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Jul 5, 18

Apply Heat, Melt ICE: Reflections on the Anti-ICE Movement in Atlanta

A report from Atlanta on the past few days of #OccupyICE activity, as well as an analysis on where we can expect things to go in the coming terrain.

It has become an urgent necessity, as the storms of revolt and refusal are once again sweeping up the angry and desperate everywhere, to catalogue reflections, lessons, and insights. The movements are continuously racing forward. In most movements, it is the radically inexperienced who constitute the super majority. They are alone or with their friends and family, they do not come with a plan or an ideology, they represent no organization or institution, and they have only their intuition and passions to direct their gestures and interventions. Revolutionaries should dedicate time and focus to connecting to and learning from these forces because they are without ideological or factionalist loyalties. Alternately, those of us who have learned a thing or two from the time when we were inexperienced or directionless would do well to share the lessons we learned in the preceding periods.


On Saturday, the 30th of June, large demonstrations took play all over the country under the innocuous banner “Keep Families Together,” in reference to the draconian practice of seperating families at the border in instances of illegal crossings and following raids and round ups of undocumented immigrants more broadly. Following the demonstration in Atlanta, autonomous and informally organized crews and groups initiated a march to the detention center in south downtown. As CrimethInc. reported:

“After the rally was dismissed, a large banner reading “ICE BREAKERS: Chinga La Migra” was stretched across the street accompanied by chanting and drums. Several hundred joined, despite liberal protest marshals attempting to discourage them from doing so. Together, they marched back to the jail, holding the streets the whole way.

Peachtree Street was blocked outside the jail as hundreds chanted and waved to those locked up inside. Cops drove motorcycles through the crowd, but the crowd did not back down; soon, a couch appeared in the streets and people began to set up tents. The atmosphere was festive, with many dancing to music or playing soccer. As the day wore on, the cops slowly began to encroach on the occupation, forcing people to clear the street, confiscating the couch and tents, and violently arresting one person.”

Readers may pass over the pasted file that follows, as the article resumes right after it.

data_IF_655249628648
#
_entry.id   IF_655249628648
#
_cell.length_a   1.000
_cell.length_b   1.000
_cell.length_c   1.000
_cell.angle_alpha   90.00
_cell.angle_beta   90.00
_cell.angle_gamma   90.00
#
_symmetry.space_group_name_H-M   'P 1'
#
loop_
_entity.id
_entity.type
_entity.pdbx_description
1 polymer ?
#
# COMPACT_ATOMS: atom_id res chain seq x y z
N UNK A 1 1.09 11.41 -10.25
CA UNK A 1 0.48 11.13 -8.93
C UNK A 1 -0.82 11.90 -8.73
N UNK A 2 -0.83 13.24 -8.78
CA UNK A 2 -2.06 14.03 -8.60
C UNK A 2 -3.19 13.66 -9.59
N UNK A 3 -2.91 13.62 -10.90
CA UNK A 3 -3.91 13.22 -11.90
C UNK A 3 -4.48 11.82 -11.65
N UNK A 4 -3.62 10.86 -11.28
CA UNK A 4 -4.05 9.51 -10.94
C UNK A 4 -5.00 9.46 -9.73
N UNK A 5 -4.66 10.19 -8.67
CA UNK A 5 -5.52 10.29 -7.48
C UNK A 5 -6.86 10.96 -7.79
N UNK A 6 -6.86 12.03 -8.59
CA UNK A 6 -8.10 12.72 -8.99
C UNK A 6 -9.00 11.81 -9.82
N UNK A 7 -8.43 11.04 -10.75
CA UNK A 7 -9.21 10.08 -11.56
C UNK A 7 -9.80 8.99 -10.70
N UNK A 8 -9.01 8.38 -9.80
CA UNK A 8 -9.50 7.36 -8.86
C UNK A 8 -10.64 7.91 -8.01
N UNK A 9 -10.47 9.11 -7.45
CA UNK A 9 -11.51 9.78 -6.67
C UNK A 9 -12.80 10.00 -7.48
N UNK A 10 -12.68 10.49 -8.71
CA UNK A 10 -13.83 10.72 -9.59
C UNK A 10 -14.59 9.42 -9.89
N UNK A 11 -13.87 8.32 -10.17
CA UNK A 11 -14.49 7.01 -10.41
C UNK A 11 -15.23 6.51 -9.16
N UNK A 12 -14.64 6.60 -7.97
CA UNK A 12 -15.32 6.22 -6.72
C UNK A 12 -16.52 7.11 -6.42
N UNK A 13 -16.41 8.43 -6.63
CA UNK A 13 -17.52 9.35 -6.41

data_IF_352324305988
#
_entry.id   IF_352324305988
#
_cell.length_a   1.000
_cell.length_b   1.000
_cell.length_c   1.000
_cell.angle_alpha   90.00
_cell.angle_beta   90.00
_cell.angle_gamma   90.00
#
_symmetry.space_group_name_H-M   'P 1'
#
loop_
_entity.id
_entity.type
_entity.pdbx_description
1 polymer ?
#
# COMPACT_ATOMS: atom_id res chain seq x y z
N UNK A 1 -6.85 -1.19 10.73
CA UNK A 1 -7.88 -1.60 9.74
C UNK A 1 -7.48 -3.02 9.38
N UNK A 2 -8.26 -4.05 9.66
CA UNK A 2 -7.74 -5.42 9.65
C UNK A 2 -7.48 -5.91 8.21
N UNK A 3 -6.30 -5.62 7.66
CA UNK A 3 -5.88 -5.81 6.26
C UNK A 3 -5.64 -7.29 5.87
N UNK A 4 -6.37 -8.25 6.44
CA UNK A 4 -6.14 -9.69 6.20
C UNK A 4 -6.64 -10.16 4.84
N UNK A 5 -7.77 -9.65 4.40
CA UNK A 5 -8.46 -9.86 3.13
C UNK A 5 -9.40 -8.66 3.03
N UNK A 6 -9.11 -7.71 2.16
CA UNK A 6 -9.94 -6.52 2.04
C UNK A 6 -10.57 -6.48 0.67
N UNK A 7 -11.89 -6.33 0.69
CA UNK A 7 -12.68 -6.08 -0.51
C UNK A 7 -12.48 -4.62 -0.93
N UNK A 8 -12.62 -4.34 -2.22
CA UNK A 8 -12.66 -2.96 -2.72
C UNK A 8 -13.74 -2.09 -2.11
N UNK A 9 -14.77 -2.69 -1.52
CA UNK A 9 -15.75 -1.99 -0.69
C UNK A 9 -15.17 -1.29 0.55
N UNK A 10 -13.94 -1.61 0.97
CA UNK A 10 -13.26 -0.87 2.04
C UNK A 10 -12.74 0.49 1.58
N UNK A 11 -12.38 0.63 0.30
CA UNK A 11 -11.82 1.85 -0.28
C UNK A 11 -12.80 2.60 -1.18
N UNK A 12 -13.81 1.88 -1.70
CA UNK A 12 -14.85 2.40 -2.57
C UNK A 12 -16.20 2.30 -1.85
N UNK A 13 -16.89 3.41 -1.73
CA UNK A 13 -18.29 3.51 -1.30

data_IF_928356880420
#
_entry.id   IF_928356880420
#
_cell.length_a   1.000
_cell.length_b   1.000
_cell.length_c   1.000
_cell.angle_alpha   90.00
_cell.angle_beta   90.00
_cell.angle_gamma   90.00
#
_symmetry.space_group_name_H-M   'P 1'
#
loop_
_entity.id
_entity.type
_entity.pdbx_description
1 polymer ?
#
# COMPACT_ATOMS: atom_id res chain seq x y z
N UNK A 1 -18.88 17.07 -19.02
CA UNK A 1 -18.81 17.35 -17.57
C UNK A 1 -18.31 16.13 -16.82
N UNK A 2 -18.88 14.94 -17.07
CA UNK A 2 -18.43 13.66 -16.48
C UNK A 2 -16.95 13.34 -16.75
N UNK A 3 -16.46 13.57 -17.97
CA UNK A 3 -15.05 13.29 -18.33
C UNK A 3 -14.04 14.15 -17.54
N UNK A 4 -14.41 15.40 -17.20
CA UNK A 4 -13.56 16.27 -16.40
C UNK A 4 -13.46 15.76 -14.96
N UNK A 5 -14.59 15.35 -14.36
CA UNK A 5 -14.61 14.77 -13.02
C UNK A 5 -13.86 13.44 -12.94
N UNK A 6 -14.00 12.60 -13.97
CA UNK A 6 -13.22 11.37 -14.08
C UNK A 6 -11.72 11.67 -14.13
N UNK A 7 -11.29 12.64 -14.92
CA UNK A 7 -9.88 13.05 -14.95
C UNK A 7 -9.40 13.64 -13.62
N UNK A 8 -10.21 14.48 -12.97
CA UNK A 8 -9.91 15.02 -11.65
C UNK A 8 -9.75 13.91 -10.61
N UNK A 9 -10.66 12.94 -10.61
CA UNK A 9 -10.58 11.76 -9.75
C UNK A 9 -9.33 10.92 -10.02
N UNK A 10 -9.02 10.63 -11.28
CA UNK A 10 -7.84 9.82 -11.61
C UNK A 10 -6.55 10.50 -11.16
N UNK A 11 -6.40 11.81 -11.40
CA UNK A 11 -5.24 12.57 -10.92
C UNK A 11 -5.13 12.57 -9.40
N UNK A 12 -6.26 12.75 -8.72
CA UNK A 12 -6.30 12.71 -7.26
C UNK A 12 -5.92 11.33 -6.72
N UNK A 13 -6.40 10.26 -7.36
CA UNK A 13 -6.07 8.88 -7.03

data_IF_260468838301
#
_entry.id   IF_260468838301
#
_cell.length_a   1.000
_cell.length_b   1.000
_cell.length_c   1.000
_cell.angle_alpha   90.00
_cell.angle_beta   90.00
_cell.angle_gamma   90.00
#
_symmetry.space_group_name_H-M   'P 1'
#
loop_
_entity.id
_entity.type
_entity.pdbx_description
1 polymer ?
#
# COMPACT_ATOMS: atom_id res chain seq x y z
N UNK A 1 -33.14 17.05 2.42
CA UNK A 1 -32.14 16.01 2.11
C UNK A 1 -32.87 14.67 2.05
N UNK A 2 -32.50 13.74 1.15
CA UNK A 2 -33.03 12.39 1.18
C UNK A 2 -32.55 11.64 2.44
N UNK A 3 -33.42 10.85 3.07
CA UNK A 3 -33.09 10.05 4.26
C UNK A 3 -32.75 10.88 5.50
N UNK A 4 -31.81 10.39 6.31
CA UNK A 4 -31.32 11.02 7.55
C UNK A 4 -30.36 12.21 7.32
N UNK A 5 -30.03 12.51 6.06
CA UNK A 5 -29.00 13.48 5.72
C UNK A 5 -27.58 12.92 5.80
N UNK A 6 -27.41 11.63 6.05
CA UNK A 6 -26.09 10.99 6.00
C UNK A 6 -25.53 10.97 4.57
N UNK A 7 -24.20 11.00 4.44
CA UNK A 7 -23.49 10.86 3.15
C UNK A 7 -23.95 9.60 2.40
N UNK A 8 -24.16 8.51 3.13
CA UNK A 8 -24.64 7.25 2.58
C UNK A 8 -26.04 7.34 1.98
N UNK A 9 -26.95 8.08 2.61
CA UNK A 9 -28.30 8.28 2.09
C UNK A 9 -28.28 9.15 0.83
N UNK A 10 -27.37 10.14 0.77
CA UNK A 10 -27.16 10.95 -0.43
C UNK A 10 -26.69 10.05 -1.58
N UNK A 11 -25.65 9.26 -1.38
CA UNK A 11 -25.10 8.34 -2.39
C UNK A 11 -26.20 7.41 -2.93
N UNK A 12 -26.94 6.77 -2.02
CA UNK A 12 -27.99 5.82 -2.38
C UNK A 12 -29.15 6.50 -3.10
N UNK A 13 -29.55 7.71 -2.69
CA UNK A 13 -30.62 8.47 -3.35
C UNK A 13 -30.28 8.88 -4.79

Following this arrest, the occupation was still determined to maintain a protracted presence outside of the facility, and a few dozen people slept on sleeping bags and mats.

We made it through the first day.


The second day of the short-lived occupation was rich with collaborations, experiments, and refusals. Across the city and country, images and stories circulated about what was taking place in Atlanta.

In the morning assembly, it was determined that taking decisive actions was necessary, even if the encampment was crushed as a result. Throughout the day, the autonomous group All Out Atlanta initiated a call from inside of the occupation to converge on the detention center at night and to have a noise demonstration for inmates and detainees.

Roughly 100 demonstrators gathered with drums and signs outside of the jail and mingled while preparations were made for the march. The crowd was diverse in many ways, but was predominatly comprised of young people. Without a speech, the crowd walked directly into the streets chanting anti-border and anti-nationalist slogans as well as slogans against ICE and fascism. “No Borders, No Nations, Stop Deportations” and “Somos Todas Antifascistas” bounced off the walls of the Greyhound Station, while someone on a megaphone announced to the crowd that Greyhound has become infamous for facilitating ICE detentions on their routes and allowing police to search their buses.

In a short time, the crowd arrived at the ICE Field Office. Demonstrators marched around the building and began yelling at an officer standing behind a wrought-iron fence. Someone in a mask began shooting a roman candle at him, forcing him to retreat from the gate, while many others cheered. Demonstrators blocked a police car until a large black smoke bomb was ignited, sending thick plumes of smoke into the street and allowing the crowd to safely continue without a police tail. Once back to the occupation, tents and tarps were immediately erected. In less than five minutes, Atlanta Police were already walking over to dismantle them. Storm clouds hovered in the sky as the sun set behind the train station across the street.

The police were unable to seize the tents because the crowd refused to make concessions, collectively held onto the structure, screaming “Cops go home,” and protecting one another from arrest. The atmosphere became electric with many chanting “that was fun, that was fun.” More police arrived and the crowd became tense. From behind a large banner, everyone linked arms, forming cordons and chanting for the police to leave. For 30 minutes, shoving matches and clashes between protestors and police took place in full view of hundreds of inmates who were banging on their windows and flickering their lights. Police groped and attacked women and femmes, and did their best to break the morale of the crowd with infantile hazing and joking. All in all, the police failed after three total attempts to clear the encampment, which was quickly rebuilt with tarps and couches. Only one person was arrested, despite countless foiled attempts by the police.

As we have seen countless times in the past, only creative refusal can create the possibility of safety , while compliance tends to empower the police to take further liberties against us.